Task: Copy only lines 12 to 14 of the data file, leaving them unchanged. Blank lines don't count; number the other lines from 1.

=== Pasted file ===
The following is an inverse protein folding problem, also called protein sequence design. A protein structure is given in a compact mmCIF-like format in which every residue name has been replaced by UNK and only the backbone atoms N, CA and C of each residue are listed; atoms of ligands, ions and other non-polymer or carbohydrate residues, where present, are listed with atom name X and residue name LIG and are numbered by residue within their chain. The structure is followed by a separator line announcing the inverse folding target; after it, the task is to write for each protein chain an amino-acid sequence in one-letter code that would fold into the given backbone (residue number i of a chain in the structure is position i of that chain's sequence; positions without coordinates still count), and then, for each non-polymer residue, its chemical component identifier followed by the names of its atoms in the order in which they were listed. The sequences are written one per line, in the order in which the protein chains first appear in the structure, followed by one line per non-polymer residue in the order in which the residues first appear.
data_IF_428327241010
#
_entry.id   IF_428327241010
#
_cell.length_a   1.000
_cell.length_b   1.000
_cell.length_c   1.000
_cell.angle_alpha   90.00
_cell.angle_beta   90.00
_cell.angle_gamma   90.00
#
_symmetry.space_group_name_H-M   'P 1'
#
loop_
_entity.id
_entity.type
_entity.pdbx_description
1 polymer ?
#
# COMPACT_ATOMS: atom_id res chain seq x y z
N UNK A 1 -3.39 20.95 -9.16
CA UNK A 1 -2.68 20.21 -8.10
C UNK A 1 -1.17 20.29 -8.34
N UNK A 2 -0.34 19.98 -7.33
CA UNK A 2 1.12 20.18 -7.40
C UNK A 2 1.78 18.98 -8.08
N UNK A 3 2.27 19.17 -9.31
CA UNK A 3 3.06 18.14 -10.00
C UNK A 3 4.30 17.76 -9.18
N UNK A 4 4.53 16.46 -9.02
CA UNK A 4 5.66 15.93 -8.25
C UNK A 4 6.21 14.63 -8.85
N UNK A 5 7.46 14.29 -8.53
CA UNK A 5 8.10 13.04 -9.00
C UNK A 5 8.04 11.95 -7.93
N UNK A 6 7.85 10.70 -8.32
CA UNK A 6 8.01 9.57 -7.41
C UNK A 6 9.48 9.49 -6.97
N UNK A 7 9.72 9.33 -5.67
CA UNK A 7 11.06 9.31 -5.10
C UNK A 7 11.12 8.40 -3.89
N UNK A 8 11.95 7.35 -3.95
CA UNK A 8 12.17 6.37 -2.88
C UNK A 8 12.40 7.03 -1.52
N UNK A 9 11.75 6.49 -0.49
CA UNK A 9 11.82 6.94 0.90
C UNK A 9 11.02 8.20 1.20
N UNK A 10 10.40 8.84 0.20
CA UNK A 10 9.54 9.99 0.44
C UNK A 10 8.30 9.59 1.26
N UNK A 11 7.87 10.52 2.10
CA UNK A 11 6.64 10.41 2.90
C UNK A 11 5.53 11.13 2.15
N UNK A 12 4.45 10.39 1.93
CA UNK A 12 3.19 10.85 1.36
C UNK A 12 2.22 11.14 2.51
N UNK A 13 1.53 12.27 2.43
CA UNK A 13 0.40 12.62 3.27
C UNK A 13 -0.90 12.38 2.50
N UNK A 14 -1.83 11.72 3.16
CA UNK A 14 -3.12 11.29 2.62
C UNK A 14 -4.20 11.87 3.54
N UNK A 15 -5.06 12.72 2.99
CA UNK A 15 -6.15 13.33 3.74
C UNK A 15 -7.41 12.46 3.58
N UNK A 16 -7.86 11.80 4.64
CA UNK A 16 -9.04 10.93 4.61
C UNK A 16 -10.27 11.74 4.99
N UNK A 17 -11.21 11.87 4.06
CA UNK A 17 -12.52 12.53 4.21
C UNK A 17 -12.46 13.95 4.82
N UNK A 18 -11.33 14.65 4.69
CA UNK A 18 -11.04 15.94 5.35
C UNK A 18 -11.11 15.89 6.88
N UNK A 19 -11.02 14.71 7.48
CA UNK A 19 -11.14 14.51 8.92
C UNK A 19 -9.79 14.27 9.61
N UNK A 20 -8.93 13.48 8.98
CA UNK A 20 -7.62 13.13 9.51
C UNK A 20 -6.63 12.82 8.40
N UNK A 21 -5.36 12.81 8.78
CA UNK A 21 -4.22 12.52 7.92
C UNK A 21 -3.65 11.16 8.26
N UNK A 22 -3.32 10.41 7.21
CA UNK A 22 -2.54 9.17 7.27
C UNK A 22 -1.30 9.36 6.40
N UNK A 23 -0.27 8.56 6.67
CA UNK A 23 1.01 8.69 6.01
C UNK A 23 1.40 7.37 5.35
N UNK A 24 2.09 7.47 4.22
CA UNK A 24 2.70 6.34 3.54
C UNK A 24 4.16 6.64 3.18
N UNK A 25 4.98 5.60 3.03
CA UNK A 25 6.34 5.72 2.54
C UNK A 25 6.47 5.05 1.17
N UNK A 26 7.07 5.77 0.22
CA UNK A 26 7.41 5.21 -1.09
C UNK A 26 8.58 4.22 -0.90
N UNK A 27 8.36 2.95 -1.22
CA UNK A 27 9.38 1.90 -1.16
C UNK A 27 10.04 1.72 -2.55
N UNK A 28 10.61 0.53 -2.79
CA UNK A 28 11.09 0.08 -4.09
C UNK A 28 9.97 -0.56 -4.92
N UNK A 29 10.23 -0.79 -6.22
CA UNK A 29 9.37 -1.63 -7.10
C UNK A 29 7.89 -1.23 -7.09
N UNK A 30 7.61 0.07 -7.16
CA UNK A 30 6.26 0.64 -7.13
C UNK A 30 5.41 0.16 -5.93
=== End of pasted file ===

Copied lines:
#
_symmetry.space_group_name_H-M   'P 1'
#